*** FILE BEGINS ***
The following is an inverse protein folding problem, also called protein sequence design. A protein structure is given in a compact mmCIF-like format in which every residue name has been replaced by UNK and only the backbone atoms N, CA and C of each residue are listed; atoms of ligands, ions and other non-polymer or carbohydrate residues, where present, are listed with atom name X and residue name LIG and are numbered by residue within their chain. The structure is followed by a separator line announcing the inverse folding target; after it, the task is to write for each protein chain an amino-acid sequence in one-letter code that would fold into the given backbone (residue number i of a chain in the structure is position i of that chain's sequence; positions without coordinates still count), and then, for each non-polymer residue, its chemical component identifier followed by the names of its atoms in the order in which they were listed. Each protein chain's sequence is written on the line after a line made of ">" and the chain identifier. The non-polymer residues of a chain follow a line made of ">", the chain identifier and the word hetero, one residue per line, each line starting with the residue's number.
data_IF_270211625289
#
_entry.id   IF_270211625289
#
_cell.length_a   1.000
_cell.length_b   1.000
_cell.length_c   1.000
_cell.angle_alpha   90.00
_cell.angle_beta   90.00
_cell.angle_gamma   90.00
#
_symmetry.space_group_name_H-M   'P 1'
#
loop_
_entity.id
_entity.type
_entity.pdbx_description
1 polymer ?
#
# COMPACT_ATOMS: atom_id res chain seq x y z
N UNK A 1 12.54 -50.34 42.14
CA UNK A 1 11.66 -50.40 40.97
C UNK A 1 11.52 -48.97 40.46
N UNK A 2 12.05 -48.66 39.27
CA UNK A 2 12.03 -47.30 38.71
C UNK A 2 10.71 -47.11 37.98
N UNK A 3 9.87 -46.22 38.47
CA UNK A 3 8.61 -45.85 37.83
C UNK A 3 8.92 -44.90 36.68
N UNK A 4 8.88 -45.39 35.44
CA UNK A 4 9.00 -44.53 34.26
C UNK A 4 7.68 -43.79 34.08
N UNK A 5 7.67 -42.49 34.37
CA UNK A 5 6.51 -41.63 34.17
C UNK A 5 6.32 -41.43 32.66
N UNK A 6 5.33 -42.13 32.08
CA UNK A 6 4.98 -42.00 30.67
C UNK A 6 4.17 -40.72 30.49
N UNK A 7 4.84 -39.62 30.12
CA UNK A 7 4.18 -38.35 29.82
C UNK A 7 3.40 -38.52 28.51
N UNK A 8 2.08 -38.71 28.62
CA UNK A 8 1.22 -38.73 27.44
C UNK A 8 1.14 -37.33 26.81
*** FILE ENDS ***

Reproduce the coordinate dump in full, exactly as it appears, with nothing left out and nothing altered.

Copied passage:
The following is an inverse protein folding problem, also called protein sequence design. A protein structure is given in a compact mmCIF-like format in which every residue name has been replaced by UNK and only the backbone atoms N, CA and C of each residue are listed; atoms of ligands, ions and other non-polymer or carbohydrate residues, where present, are listed with atom name X and residue name LIG and are numbered by residue within their chain. The structure is followed by a separator line announcing the inverse folding target; after it, the task is to write for each protein chain an amino-acid sequence in one-letter code that would fold into the given backbone (residue number i of a chain in the structure is position i of that chain's sequence; positions without coordinates still count), and then, for each non-polymer residue, its chemical component identifier followed by the names of its atoms in the order in which they were listed. Each protein chain's sequence is written on the line after a line made of ">" and the chain identifier. The non-polymer residues of a chain follow a line made of ">", the chain identifier and the word hetero, one residue per line, each line starting with the residue's number.
data_IF_270211625289
#
_entry.id   IF_270211625289
#
_cell.length_a   1.000
_cell.length_b   1.000
_cell.length_c   1.000
_cell.angle_alpha   90.00
_cell.angle_beta   90.00
_cell.angle_gamma   90.00
#
_symmetry.space_group_name_H-M   'P 1'
#
loop_
_entity.id
_entity.type
_entity.pdbx_description
1 polymer ?
#
# COMPACT_ATOMS: atom_id res chain seq x y z
N UNK A 1 12.54 -50.34 42.14
CA UNK A 1 11.66 -50.40 40.97
C UNK A 1 11.52 -48.97 40.46
N UNK A 2 12.05 -48.66 39.27
CA UNK A 2 12.03 -47.30 38.71
C UNK A 2 10.71 -47.11 37.98
N UNK A 3 9.87 -46.22 38.47
CA UNK A 3 8.61 -45.85 37.83
C UNK A 3 8.92 -44.90 36.68
N UNK A 4 8.88 -45.39 35.44
CA UNK A 4 9.00 -44.53 34.26
C UNK A 4 7.68 -43.79 34.08
N UNK A 5 7.67 -42.49 34.37
CA UNK A 5 6.51 -41.63 34.17
C UNK A 5 6.32 -41.43 32.66
N UNK A 6 5.33 -42.13 32.08
CA UNK A 6 4.98 -42.00 30.67
C UNK A 6 4.17 -40.72 30.49
N UNK A 7 4.84 -39.62 30.12
CA UNK A 7 4.18 -38.35 29.82
C UNK A 7 3.40 -38.52 28.51
N UNK A 8 2.08 -38.71 28.62
CA UNK A 8 1.22 -38.73 27.44
C UNK A 8 1.14 -37.33 26.81